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When Marvin Bing Jr. was 12 years old, he was living in a foster home in central Pennsylvania.
One day he decided to take a kitchen knife to school in his book bag. He didn’t have any intention to use it, but he thought it would seem cool to classmates. When the teacher noticed kids gathered around Bing’s desk, oohing and ahhing, he was sent to the principal’s office.
But that was just the beginning. Bing was arrested, taken away in a police car and sent to a juvenile holding facility to await a court date. “It was lockup,” he said. “I had a cell. It was all blue. I had a little bed and a steel locked door. The whole thing, at 12 years old.”
In a single moment, something that happened in school changed Bing’s life, yanking him into the justice system — all before even becoming a teenager. But he is far from alone.
On any given day in the United States, about 70,000 children are held in residential juvenile centers like the one Bing was sent to, and at least two thirds of them are charged with nonviolent offenses. Another 10,000 are detained in adult prisons and jails. Each year, as many as 250,000 youths under 18 are tried, sentenced or incarcerated as adults.
In both the juvenile and adult systems, some critics say, young people are at a high risk of physical and sexual abuse, educational disruption and psychological trauma as they deal with institutions that might be unsuited to dealing with their problems and are focused more on punishment than on rehabilitation. “The more you treat people as criminals at younger and younger ages, the more damage you’re likely to do to their psyche,” said Niaz Kasravi, director of the criminal-justice program at the NAACP.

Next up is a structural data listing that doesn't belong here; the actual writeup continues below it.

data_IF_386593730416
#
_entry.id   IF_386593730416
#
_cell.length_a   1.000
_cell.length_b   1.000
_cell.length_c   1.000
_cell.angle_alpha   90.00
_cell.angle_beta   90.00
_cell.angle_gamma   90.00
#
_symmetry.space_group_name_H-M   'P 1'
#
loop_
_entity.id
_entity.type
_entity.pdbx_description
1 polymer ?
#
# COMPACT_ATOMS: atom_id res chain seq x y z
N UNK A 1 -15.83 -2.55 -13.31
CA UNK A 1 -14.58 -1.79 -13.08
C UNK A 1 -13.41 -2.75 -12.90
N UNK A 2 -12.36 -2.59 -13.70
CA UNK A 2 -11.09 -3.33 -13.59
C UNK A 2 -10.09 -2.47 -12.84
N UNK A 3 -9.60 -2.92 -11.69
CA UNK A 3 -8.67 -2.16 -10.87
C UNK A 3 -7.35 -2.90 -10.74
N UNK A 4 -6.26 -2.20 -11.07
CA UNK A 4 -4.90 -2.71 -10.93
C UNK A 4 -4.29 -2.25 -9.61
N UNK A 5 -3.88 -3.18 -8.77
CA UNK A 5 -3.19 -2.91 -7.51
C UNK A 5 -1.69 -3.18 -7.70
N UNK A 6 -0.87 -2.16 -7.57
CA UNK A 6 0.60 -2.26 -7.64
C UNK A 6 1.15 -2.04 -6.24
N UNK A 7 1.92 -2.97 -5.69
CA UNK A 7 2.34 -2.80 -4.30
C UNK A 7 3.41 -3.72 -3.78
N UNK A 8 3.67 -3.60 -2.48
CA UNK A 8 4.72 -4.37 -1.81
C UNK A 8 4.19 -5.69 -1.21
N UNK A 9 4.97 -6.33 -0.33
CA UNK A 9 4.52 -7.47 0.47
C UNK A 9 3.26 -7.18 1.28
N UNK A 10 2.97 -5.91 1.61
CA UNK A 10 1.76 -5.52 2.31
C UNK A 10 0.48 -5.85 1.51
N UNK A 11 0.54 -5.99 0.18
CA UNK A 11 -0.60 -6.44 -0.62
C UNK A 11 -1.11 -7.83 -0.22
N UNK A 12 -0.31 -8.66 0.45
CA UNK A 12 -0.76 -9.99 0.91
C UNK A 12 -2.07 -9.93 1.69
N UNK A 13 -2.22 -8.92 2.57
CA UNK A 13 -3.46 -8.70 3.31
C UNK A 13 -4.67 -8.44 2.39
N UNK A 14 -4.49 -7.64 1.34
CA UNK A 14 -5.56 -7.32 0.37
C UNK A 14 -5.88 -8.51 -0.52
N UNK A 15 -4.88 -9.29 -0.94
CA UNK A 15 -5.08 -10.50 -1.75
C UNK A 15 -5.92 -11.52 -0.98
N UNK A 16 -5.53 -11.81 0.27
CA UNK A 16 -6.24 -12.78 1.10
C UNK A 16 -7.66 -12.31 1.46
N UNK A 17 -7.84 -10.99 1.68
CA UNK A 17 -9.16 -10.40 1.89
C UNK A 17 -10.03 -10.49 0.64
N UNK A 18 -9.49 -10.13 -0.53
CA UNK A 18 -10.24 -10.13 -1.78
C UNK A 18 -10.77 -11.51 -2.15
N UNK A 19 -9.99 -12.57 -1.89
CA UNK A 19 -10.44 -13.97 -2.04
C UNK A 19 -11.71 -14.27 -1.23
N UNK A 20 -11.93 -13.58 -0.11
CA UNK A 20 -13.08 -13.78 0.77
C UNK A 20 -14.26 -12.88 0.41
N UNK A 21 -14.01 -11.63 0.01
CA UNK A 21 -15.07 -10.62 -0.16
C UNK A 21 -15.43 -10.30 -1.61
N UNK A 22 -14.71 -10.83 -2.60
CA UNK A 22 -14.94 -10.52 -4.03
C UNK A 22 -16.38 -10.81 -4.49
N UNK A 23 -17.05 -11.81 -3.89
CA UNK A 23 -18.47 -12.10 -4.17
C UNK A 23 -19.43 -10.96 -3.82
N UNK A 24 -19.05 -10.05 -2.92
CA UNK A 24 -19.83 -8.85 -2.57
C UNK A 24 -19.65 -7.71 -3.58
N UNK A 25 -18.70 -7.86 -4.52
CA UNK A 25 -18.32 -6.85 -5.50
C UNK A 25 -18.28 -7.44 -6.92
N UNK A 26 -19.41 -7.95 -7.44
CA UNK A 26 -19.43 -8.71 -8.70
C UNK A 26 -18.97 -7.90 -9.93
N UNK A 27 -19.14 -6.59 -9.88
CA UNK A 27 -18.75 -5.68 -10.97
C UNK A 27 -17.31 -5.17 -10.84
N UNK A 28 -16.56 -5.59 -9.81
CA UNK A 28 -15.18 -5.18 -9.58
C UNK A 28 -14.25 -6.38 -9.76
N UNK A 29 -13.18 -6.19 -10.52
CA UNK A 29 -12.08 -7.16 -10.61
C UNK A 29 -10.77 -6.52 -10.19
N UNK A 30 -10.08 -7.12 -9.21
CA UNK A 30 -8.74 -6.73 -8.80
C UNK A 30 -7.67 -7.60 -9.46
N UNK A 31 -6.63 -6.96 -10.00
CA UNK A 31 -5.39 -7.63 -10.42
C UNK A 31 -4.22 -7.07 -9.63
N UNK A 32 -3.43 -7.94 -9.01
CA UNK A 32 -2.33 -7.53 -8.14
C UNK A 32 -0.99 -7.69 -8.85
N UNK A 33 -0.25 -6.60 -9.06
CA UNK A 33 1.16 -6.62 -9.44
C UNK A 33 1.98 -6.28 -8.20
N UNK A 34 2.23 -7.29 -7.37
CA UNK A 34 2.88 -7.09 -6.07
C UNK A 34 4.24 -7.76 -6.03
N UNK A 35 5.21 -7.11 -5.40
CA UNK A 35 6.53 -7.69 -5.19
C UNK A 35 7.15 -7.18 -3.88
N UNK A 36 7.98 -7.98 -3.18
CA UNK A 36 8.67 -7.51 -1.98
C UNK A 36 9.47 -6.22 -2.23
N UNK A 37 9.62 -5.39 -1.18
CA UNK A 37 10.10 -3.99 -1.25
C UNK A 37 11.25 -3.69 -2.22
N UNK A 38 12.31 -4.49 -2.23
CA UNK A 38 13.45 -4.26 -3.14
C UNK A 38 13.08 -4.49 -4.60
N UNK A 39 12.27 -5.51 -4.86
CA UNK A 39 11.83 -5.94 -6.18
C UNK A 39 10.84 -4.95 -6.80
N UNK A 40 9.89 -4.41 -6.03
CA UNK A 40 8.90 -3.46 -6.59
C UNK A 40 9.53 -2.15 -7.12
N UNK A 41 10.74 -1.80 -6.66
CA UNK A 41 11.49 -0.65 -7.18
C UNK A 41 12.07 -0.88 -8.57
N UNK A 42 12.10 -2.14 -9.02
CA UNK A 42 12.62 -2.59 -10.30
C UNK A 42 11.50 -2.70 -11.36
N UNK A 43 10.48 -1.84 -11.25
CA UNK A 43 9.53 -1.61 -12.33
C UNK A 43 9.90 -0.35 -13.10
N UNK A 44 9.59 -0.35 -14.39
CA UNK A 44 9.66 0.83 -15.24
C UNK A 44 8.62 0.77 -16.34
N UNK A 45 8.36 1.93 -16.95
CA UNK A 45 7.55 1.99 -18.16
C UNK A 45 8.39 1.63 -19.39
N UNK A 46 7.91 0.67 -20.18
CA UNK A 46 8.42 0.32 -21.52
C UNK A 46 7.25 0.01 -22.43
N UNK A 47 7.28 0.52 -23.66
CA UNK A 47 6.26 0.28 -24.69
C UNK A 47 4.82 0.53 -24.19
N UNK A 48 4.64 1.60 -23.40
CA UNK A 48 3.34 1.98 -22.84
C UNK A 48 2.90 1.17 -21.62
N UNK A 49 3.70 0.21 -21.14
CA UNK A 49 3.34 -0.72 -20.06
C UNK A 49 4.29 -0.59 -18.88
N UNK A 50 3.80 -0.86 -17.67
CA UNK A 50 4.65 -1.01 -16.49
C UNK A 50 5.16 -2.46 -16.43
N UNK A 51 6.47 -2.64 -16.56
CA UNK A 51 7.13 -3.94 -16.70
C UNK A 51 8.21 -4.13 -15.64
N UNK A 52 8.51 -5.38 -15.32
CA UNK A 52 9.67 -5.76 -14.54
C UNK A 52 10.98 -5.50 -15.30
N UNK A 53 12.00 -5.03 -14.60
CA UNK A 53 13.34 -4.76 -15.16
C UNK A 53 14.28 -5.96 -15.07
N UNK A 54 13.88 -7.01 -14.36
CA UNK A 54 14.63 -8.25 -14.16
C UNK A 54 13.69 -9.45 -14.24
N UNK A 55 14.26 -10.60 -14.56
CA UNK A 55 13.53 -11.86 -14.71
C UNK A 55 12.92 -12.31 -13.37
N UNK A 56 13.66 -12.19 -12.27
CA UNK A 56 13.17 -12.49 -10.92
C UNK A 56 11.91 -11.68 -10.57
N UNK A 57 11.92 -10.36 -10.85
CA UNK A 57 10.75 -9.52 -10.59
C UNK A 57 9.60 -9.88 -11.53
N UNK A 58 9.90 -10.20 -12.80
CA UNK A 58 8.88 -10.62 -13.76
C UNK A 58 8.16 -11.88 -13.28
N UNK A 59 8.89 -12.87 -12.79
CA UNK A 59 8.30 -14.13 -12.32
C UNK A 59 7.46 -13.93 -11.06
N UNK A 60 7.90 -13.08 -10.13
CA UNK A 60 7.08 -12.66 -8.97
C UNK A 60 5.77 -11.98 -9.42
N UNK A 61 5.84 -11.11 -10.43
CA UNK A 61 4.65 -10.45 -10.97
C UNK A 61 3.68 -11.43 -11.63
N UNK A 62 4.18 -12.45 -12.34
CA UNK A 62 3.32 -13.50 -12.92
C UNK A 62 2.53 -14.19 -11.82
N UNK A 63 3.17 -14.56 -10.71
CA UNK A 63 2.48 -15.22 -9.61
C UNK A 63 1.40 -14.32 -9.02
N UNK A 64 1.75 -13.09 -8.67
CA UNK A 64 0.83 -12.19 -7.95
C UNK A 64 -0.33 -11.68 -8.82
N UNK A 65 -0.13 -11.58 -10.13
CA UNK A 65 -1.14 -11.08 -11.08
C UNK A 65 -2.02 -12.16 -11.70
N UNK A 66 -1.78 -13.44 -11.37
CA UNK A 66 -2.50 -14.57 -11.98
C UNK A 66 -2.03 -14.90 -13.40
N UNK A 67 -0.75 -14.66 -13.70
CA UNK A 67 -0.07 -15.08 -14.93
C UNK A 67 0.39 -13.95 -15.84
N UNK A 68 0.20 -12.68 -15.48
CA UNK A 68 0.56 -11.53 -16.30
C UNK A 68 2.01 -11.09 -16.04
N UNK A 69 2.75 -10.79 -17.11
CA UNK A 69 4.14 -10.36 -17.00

As a result, 23 states since 2005 have enacted some type of legislation to reduce youth exposure to the adult criminal system. But some states are behind the curve. New York and North Carolina are the only two remaining states where the age of criminal responsibility is still 16 — meaning that 16- and 17-year-olds are charged as adults. New York prosecutes children as young as 7 as juvenile delinquents.
At Bing’s first juvenile placement, the children did limited reading and writing exercises, but he said there was no real semblance of school. After he was released, he had a hard time re-entering the community; he was not sent back to his foster family and was instead placed in a group home near Philadelphia. “I felt, like, ‘I was locked up. I was tougher. I’m bigger than the other guy. I was actually behind bars,’” he explained. “But on the flip side of that, I was afraid.”
He was getting into trouble around his neighborhood, and ultimately he was rearrested and sent to a long-term juvenile facility. Bing’s re-encounter with the system is typical for many young people. In New York state, almost 90 percent of boys released from juvenile incarceration are arrested again. The figure for girls is 80 percent.
Bing, however, turned his life around. After he was released from his second long-term placement, he committed himself to doing social-justice work. He is currently an organizer with the Raise the Age campaign in New York, lobbying to change the ways that young people are treated in the juvenile and adult systems. That means not only seeking to change the age of criminal responsibility in the state but also addressing how they end up in trouble to begin with.
Director, NAACP criminal-justice program
Often, criminal treatment begins long before a child is arrested, and it disproportionately targets minorities. There have been numerous headline-grabbing cases in recent years — from 17-year-old Trayvon Martin, who was shot dead by a neighborhood-watch guard after going to a store to three black teenagers arrested while waiting for a bus to take them to their high school basketball game in Rochester, N.Y.